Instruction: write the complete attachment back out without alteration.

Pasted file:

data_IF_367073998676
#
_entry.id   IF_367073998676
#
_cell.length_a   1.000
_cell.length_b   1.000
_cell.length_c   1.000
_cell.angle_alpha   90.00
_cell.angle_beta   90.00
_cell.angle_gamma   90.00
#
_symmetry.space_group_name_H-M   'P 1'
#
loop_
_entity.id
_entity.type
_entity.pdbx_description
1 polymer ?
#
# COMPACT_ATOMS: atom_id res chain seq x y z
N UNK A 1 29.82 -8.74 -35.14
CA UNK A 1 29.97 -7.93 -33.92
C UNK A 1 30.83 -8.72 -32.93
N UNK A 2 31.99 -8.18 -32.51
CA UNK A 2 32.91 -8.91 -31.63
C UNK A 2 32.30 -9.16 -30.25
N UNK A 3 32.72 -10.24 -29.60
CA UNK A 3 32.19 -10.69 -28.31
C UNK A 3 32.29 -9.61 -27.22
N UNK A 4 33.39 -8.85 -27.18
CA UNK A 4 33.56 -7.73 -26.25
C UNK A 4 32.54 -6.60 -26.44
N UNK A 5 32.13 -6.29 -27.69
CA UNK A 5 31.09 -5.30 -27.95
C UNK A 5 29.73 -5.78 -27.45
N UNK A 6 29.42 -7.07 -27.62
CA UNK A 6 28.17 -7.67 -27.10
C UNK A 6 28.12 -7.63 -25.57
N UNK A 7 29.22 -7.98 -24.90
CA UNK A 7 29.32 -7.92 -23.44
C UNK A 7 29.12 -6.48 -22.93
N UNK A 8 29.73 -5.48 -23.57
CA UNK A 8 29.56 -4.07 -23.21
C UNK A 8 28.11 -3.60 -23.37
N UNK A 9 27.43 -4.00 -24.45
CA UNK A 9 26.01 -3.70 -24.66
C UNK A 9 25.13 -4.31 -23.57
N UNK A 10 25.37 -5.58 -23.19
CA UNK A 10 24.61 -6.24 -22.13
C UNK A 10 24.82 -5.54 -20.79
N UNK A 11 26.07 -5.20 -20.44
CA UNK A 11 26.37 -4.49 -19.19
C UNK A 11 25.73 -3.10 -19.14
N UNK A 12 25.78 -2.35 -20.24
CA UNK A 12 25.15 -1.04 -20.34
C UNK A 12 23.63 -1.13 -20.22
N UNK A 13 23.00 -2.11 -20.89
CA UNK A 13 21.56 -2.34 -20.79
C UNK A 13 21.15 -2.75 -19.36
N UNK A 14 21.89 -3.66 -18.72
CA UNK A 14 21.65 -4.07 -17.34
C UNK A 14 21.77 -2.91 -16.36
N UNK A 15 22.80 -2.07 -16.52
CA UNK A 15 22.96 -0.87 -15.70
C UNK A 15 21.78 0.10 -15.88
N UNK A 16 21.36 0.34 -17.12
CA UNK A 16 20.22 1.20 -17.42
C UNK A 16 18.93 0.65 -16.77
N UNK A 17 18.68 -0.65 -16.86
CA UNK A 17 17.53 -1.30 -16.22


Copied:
data_IF_367073998676
#
_entry.id   IF_367073998676
#
_cell.length_a   1.000
_cell.length_b   1.000
_cell.length_c   1.000
_cell.angle_alpha   90.00
_cell.angle_beta   90.00
_cell.angle_gamma   90.00
#
_symmetry.space_group_name_H-M   'P 1'
#
loop_
_entity.id
_entity.type
_entity.pdbx_description
1 polymer ?
#
# COMPACT_ATOMS: atom_id res chain seq x y z
N UNK A 1 29.82 -8.74 -35.14
CA UNK A 1 29.97 -7.93 -33.92
C UNK A 1 30.83 -8.72 -32.93
N UNK A 2 31.99 -8.18 -32.51
CA UNK A 2 32.91 -8.91 -31.63
C UNK A 2 32.30 -9.16 -30.25
N UNK A 3 32.72 -10.24 -29.60
CA UNK A 3 32.19 -10.69 -28.31
C UNK A 3 32.29 -9.61 -27.22
N UNK A 4 33.39 -8.85 -27.18
CA UNK A 4 33.56 -7.73 -26.25
C UNK A 4 32.54 -6.60 -26.44
N UNK A 5 32.13 -6.29 -27.69
CA UNK A 5 31.09 -5.30 -27.95
C UNK A 5 29.73 -5.78 -27.45
N UNK A 6 29.42 -7.07 -27.62
CA UNK A 6 28.17 -7.67 -27.10
C UNK A 6 28.12 -7.63 -25.57
N UNK A 7 29.22 -7.98 -24.90
CA UNK A 7 29.32 -7.92 -23.44
C UNK A 7 29.12 -6.48 -22.93
N UNK A 8 29.73 -5.48 -23.57
CA UNK A 8 29.56 -4.07 -23.21
C UNK A 8 28.11 -3.60 -23.37
N UNK A 9 27.43 -4.00 -24.45
CA UNK A 9 26.01 -3.70 -24.66
C UNK A 9 25.13 -4.31 -23.57
N UNK A 10 25.37 -5.58 -23.19
CA UNK A 10 24.61 -6.24 -22.13
C UNK A 10 24.82 -5.54 -20.79
N UNK A 11 26.07 -5.20 -20.44
CA UNK A 11 26.37 -4.49 -19.19
C UNK A 11 25.73 -3.10 -19.14
N UNK A 12 25.78 -2.35 -20.24
CA UNK A 12 25.15 -1.04 -20.34
C UNK A 12 23.63 -1.13 -20.22
N UNK A 13 23.00 -2.11 -20.89
CA UNK A 13 21.56 -2.34 -20.79
C UNK A 13 21.15 -2.75 -19.36
N UNK A 14 21.89 -3.66 -18.72
CA UNK A 14 21.65 -4.07 -17.34
C UNK A 14 21.77 -2.91 -16.36
N UNK A 15 22.80 -2.07 -16.52
CA UNK A 15 22.96 -0.87 -15.70
C UNK A 15 21.78 0.10 -15.88
N UNK A 16 21.36 0.34 -17.12
CA UNK A 16 20.22 1.20 -17.42
C UNK A 16 18.93 0.65 -16.77
N UNK A 17 18.68 -0.65 -16.86
CA UNK A 17 17.53 -1.30 -16.22